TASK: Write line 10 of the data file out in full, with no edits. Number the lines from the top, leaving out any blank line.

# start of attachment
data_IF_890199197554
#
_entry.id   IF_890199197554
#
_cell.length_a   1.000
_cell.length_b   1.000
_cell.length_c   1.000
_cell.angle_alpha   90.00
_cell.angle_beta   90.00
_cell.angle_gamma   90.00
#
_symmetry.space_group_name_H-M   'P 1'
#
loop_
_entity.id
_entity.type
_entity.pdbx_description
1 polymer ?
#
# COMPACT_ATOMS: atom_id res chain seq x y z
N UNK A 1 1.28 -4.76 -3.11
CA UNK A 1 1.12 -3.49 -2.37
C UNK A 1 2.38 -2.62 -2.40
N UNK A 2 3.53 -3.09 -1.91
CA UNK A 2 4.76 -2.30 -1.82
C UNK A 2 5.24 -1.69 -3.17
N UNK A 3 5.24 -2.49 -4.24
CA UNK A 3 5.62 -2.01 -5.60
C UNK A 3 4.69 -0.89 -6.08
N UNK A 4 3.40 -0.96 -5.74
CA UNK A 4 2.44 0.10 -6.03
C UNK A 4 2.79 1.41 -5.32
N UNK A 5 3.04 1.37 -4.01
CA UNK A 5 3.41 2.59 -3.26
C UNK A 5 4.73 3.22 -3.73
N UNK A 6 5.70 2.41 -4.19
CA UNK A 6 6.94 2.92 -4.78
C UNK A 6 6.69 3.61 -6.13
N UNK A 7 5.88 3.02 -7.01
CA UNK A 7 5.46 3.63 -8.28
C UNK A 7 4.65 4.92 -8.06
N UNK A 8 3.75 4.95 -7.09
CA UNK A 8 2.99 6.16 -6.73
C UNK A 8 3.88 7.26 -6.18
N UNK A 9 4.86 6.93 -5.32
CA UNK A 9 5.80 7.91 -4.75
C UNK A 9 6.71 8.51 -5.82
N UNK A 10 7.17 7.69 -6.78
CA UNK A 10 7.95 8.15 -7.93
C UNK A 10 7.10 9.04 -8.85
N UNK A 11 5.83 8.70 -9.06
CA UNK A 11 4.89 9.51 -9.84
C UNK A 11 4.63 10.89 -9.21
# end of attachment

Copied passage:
_cell.angle_gamma   90.00